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Genome Res. 2018 Sep;28(9):1364-1371. doi: 10.1101/gr.232587.117. Epub 2018 Aug 9.

Whole-genome bisulfite sequencing with improved accuracy and cost.

Author information

1
Center for Epigenomics and Department of Genetics, Albert Einstein College of Medicine, Bronx, New York 10461, USA.
2
New York Genome Center, New York, New York 10013, USA.
#
Contributed equally

Abstract

DNA methylation patterns in the genome both reflect and help to mediate transcriptional regulatory processes. The digital nature of DNA methylation, present or absent on each allele, makes this assay capable of quantifying events in subpopulations of cells, whereas genome-wide chromatin studies lack the same quantitative capacity. Testing DNA methylation throughout the genome is possible using whole-genome bisulfite sequencing (WGBS), but the high costs associated with the assay have made it impractical for studies involving more than limited numbers of samples. We have optimized a new transposase-based library preparation assay for the Illumina HiSeq X platform suitable for limited amounts of DNA and providing a major cost reduction for WGBS. By incorporating methylated cytosines during fragment end repair, we reveal an end-repair artifact affecting 1%-2% of reads that we can remove analytically. We show that the use of a high (G + C) content spike-in performs better than PhiX in terms of bisulfite sequencing quality. As expected, the loci with transposase-accessible chromatin are DNA hypomethylated and enriched in flanking regions by post-translational modifications of histones usually associated with positive effects on gene expression. Using these transposase-accessible loci to represent the cis-regulatory loci in the genome, we compared the representation of these loci between WGBS and other genome-wide DNA methylation assays, showing WGBS to outperform substantially all of the alternatives. We conclude that it is now technologically and financially feasible to perform WGBS in larger numbers of samples with greater accuracy than previously possible.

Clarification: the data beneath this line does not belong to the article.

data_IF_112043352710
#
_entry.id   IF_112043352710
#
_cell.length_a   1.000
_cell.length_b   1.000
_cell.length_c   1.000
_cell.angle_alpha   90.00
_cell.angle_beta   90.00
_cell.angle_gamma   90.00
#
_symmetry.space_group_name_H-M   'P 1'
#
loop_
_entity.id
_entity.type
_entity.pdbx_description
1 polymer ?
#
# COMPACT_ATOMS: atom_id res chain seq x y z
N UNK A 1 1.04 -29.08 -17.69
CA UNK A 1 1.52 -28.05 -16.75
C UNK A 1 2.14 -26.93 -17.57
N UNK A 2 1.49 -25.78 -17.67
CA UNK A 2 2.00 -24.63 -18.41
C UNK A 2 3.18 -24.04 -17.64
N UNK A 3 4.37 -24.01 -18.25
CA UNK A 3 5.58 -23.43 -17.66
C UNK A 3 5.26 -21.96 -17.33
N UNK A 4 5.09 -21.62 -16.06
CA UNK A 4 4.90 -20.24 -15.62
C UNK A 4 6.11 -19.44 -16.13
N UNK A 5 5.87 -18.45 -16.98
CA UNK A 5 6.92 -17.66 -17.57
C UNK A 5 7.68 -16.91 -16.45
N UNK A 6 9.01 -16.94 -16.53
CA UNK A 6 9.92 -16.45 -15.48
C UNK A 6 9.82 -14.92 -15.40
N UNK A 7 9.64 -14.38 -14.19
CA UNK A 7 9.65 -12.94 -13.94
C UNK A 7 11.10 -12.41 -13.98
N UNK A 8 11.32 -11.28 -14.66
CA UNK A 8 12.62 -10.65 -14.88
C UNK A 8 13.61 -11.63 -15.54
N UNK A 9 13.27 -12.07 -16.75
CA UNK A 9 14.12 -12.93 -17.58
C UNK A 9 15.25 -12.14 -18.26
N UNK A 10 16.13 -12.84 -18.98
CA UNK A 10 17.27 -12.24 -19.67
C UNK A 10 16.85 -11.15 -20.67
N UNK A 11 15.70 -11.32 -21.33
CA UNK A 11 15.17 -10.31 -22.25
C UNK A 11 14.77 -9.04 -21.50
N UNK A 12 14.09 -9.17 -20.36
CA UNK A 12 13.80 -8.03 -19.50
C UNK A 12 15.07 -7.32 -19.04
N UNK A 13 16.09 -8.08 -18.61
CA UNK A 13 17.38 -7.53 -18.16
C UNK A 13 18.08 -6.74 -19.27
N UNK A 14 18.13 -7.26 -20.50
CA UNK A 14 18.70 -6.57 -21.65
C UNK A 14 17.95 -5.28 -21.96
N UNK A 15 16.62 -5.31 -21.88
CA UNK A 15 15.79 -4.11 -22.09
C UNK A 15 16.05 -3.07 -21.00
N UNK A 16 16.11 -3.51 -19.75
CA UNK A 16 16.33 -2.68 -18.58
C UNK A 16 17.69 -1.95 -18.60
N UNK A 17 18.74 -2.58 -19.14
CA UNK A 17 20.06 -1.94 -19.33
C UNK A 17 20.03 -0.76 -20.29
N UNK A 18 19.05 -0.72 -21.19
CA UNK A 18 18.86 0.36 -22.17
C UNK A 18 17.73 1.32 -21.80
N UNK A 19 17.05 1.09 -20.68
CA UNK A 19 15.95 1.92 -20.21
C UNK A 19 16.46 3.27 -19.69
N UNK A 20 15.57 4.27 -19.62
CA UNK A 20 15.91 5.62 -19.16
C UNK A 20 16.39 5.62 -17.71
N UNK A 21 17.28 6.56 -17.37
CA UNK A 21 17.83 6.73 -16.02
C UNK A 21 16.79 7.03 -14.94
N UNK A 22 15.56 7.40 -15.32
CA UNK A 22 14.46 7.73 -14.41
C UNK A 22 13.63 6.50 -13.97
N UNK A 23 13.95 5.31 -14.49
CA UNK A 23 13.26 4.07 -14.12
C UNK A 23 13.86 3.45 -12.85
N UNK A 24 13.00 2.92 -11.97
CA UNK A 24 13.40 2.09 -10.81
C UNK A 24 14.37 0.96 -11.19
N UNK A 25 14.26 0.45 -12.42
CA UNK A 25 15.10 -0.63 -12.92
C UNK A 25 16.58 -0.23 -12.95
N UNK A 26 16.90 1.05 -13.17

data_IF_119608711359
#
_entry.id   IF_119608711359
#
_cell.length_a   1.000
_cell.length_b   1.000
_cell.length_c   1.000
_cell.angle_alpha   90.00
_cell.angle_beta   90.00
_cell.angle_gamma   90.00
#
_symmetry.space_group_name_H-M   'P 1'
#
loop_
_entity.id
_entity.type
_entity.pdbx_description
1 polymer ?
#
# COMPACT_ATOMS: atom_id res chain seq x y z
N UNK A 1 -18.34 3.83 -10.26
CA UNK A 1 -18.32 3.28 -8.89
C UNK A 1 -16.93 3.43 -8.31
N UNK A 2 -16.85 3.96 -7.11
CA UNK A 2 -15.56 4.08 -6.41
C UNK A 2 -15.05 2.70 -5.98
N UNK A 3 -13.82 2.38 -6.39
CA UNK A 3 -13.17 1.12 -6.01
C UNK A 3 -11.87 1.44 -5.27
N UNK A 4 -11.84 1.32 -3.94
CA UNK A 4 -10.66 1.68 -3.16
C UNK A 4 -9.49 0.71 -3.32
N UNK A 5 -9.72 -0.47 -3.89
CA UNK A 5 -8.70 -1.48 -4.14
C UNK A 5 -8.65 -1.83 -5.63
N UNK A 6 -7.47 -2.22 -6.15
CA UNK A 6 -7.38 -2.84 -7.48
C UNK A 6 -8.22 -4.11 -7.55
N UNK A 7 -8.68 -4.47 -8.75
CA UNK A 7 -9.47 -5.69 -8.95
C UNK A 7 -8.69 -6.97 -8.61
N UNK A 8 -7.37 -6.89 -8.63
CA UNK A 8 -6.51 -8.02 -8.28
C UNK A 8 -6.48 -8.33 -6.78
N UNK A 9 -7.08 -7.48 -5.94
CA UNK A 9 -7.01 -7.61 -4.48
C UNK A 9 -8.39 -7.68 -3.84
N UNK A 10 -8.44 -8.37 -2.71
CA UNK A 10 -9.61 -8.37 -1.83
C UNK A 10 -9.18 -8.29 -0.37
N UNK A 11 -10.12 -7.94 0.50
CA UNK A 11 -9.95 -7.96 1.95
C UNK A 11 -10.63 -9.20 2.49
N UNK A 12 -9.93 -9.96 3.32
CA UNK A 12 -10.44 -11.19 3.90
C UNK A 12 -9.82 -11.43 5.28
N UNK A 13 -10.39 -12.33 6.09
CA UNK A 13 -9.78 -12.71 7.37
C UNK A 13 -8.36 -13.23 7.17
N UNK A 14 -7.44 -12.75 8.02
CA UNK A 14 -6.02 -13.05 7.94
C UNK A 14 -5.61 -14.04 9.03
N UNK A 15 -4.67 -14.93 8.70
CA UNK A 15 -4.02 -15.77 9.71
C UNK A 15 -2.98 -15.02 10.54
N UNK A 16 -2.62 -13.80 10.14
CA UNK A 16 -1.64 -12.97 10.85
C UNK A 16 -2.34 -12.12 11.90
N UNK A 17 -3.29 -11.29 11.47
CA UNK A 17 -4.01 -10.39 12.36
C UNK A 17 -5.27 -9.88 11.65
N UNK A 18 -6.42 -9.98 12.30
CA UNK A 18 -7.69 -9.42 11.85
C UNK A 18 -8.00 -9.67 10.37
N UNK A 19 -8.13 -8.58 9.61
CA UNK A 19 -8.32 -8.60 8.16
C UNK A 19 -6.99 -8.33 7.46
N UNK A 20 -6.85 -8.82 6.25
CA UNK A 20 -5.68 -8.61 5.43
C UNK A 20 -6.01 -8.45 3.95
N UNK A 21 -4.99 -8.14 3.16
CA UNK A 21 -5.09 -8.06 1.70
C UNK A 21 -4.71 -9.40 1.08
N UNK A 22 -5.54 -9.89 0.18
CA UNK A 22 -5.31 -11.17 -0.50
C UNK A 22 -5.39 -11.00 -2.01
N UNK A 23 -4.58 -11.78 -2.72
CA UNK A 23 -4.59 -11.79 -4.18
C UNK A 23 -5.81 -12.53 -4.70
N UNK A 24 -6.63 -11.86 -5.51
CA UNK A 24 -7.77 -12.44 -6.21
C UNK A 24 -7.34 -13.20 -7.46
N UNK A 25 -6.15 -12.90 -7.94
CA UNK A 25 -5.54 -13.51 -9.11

PMID:
30093547
PMCID:
PMC6120621
[Available on 2019-03-01]
DOI:
10.1101/gr.232587.117
[Indexed for MEDLINE]

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